The Organization of Inquiry, the third volume in Liberty Fund’s The Selected Works of Gordon Tullock, was originally published by Duke University Press in 1966. This is a treatise by one of the most stalwart practitioners of the scientific method in political economy—Gordon Tullock. Charles K. Rowley, Duncan Black Professor of Economics at George Mason University, writes in his introduction to this book, “From a purely technical perspective, this book stands out as his [Tullock’s] best-written single authored work. The book sets out his own views on scientific method—views that he would faithfully reflect in all of his subsequent scholarship.”
The Origin and Principles of the American Revolution is perhaps one of the most important books written on the American Revolution by a European author. It is an original study of the subject by a conservative, objective German observer who acknowledges the legitimacy of the American Revolution, but also asserts at the same time that it was not a revolution but a legitimate transition.
In his two volumes on the Revolution, Bernhard Knollenberg provides a basic narrative of events with extensive citations to the sources and a thorough discussion of the historiography. He concentrates on the political and constitutional clash between Parliament and the colonies that led to the Revolution. Social, economic, and intellectual history enter the story where needed, but Knollenberg was essentially a political historian. Although steeped in the sources and scrupulous about the facts, he wrote Whig history. His sympathies lay with the Americans. He believed that the British ministries were responsible for the crumbling of the empire and that the Americans represented the cause of liberty.
Origin of the American Revolution is the first of Bernhard Knollenberg’s two-part history concerning the basis of the conflict between England and its North American colonies from 1759 to 1766.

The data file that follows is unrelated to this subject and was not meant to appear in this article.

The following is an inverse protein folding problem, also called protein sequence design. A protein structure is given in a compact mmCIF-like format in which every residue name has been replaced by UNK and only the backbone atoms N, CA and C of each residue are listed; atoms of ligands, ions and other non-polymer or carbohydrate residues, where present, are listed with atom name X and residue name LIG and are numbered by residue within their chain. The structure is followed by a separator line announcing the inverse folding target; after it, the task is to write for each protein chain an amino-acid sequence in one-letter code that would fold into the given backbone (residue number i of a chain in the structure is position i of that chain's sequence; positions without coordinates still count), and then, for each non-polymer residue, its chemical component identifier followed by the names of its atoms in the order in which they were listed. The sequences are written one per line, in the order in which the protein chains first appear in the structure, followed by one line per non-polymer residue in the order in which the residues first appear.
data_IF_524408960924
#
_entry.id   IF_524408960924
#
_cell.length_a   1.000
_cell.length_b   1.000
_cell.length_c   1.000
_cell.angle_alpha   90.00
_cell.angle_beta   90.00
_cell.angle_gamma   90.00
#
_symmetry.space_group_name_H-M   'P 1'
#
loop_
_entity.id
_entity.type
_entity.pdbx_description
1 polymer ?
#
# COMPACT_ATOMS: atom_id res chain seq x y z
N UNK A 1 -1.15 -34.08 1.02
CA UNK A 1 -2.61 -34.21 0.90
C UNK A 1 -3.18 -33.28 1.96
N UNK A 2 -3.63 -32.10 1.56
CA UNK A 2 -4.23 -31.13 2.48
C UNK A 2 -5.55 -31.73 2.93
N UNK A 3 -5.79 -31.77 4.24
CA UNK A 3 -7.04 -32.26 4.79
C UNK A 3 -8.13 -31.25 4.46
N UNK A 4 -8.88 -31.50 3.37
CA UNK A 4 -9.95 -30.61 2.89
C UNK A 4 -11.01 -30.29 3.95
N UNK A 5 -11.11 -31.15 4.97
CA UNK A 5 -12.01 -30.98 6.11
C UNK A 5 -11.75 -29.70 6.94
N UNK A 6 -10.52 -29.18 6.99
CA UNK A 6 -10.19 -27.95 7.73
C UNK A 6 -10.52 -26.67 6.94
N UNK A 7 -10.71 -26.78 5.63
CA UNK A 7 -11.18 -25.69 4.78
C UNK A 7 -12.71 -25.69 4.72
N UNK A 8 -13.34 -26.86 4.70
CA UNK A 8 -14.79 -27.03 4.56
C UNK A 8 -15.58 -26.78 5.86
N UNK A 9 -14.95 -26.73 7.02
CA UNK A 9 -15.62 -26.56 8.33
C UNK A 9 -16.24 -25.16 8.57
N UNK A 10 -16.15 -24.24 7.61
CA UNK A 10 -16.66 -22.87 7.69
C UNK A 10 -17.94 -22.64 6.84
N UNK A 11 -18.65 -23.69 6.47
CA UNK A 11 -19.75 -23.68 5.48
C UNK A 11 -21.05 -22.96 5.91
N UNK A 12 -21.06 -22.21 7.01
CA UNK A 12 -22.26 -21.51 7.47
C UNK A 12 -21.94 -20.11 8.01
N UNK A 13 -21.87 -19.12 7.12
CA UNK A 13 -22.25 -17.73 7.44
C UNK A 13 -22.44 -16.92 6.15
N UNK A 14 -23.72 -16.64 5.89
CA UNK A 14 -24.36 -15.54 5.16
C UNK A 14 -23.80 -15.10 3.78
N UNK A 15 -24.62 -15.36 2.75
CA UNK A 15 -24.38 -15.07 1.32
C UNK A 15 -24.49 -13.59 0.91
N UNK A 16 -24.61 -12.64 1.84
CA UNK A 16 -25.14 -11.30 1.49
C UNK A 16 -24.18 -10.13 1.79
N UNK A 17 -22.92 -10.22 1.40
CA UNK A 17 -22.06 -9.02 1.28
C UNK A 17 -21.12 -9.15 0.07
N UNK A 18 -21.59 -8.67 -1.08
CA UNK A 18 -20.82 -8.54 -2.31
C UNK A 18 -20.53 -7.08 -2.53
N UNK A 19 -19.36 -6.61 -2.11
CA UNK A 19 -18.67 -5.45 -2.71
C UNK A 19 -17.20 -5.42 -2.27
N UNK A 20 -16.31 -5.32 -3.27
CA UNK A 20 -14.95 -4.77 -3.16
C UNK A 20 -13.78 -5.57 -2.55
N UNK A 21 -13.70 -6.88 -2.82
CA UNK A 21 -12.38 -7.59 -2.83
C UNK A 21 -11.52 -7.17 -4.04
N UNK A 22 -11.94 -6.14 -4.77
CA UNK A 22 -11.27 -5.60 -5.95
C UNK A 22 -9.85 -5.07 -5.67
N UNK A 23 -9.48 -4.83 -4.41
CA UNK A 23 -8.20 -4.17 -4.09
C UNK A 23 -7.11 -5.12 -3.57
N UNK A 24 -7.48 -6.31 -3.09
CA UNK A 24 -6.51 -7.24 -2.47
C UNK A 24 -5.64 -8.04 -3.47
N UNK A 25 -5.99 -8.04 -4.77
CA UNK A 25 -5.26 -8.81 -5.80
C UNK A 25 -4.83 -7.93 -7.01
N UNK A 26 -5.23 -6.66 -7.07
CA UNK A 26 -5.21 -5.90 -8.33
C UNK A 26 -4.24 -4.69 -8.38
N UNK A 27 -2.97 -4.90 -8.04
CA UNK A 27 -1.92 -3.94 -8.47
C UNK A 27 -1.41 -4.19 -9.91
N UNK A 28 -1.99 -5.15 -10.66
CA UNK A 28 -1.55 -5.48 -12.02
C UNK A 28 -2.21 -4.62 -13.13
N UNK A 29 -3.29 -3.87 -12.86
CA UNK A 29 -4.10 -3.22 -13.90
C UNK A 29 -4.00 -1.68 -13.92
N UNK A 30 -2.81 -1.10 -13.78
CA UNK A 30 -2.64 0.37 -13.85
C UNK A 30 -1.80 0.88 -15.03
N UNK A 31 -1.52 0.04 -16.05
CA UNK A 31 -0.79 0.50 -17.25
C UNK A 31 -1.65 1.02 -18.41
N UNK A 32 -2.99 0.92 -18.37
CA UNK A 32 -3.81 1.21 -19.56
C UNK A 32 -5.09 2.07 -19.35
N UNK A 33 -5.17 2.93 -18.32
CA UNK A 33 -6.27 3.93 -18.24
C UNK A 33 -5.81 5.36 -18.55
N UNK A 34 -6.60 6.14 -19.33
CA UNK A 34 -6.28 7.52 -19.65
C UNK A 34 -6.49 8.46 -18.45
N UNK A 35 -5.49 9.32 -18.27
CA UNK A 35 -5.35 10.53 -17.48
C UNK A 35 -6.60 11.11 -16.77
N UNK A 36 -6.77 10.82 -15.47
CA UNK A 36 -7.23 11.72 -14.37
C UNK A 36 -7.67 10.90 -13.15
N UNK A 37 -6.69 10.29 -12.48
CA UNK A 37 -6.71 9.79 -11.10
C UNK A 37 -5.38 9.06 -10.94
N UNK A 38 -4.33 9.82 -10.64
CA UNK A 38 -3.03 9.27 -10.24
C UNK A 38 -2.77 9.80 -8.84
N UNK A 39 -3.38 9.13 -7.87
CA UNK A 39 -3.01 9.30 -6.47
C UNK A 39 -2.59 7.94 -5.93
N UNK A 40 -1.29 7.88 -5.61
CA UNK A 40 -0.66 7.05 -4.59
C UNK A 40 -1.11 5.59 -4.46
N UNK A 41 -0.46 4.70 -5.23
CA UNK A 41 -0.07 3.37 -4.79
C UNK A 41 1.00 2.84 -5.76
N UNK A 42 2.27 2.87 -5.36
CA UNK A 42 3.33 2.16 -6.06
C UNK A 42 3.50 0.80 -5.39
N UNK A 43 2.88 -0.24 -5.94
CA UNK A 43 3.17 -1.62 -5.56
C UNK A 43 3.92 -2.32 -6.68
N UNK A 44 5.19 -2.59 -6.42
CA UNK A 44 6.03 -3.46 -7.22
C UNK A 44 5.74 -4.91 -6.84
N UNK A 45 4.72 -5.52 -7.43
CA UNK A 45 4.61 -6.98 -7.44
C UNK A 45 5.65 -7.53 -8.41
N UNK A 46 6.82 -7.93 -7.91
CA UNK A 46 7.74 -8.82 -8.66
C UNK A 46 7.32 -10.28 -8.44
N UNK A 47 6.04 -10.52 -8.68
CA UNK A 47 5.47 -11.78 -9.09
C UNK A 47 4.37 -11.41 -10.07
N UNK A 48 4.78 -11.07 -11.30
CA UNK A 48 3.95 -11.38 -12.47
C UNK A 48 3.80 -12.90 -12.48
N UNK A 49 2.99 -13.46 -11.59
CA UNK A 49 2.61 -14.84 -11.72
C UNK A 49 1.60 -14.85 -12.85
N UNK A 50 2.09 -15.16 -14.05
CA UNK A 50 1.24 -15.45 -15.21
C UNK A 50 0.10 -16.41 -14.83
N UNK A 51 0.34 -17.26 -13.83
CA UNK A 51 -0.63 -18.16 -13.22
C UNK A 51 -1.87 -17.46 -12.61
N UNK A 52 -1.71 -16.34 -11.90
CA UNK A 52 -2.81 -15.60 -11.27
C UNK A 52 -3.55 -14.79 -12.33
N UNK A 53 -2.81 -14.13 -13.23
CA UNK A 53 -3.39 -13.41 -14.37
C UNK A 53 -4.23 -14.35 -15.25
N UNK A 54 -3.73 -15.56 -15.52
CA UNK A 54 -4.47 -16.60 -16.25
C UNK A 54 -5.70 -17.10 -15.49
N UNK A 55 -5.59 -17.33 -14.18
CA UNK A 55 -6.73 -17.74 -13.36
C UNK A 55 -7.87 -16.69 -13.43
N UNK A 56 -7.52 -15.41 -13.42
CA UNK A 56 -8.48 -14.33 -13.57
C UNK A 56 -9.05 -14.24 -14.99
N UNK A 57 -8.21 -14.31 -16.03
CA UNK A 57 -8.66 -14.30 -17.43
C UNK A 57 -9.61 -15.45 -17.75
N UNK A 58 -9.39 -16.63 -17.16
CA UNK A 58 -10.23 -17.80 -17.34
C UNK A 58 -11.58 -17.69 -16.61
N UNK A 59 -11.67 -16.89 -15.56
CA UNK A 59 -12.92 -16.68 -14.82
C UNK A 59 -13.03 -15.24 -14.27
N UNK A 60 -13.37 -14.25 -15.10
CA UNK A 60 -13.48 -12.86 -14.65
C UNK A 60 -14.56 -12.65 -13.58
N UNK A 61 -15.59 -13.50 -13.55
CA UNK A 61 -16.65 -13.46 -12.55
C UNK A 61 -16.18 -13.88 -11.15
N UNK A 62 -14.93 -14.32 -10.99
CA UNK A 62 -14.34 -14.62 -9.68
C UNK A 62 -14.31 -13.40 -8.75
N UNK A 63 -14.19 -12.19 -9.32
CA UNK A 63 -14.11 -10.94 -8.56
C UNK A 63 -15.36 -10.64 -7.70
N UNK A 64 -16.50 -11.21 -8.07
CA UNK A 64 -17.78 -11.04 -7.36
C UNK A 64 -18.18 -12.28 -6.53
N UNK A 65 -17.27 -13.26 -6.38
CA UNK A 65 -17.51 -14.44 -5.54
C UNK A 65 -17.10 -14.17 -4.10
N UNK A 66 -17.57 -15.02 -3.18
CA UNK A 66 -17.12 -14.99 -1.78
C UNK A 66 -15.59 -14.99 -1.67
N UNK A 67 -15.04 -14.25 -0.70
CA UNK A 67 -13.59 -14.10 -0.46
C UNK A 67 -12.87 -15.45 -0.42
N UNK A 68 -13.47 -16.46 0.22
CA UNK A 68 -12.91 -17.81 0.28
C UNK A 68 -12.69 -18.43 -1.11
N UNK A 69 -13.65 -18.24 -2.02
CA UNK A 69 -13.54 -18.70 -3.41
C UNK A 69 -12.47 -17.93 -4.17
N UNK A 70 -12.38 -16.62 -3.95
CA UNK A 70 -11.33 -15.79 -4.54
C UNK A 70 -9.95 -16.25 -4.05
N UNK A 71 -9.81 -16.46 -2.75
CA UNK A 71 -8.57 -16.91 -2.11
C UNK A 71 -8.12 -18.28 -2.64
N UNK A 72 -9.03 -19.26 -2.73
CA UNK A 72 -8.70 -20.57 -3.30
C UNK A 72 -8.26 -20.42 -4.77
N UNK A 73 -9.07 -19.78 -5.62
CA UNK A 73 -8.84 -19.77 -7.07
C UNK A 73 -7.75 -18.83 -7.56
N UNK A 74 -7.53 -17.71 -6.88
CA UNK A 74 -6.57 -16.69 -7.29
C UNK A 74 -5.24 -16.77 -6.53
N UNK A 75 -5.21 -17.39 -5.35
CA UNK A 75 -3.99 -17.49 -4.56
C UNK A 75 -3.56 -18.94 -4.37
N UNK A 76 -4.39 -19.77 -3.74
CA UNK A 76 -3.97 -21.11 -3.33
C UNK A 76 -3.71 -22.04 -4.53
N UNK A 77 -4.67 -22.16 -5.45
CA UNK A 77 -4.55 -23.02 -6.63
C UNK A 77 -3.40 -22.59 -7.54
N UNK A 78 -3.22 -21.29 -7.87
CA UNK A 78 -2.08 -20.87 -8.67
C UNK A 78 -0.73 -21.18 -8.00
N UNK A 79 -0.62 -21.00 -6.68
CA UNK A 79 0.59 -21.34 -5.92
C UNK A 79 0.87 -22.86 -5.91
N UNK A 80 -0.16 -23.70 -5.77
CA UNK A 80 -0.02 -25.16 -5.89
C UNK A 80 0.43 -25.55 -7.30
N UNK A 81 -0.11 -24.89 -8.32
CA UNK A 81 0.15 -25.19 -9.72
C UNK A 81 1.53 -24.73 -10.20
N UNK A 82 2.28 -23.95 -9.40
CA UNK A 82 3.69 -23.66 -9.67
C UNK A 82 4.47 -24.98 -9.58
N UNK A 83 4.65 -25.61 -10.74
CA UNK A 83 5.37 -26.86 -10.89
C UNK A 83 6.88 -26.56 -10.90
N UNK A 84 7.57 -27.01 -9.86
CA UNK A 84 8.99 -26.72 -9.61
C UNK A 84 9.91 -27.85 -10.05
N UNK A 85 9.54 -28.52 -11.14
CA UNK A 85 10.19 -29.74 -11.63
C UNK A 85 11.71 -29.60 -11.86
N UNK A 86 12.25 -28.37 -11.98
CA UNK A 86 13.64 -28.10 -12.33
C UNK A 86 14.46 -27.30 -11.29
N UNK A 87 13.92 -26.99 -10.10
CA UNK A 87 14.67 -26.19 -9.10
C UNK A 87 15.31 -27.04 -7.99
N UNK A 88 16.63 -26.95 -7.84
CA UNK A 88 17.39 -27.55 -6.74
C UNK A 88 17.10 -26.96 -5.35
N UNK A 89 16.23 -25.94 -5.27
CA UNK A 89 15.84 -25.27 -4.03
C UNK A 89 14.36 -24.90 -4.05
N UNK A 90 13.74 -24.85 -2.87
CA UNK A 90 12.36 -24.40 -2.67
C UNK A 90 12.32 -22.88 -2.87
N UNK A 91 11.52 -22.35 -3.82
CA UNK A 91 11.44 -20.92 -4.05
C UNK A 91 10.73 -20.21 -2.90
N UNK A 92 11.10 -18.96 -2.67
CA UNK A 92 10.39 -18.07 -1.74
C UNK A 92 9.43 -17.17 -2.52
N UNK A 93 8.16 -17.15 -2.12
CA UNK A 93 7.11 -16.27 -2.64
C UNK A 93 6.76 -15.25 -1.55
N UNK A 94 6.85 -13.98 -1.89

The Origin of the Distinction of Ranks is one of the major products of the Scottish Enlightenment and a masterpiece of jurisprudence and social theory. Drawing on Adam Smith’s four-stages theory of history and the natural law’s traditional division of domestic duties into those toward servants, children, and women, Millar provides a rich historical analysis of the ways in which progressive economic change transforms the nature of authority.
The Pacificus-Helvidius Debates of 1793–1794 matched Hamilton and Madison in the first chapter of an enduring discussion about the proper roles of executive and legislative branches in the conduct of American foreign policy. Ignited by President Washington’s Neutrality Proclamation of 1793, which annulled the eleventh article of America’s treaty with France of 1778, the debate addressed whether Washington had the authority to declare America neutral, despite the early alliance treaty with France. The Liberty Fund edition brings together for the first time all the relevant original documents of this controversy.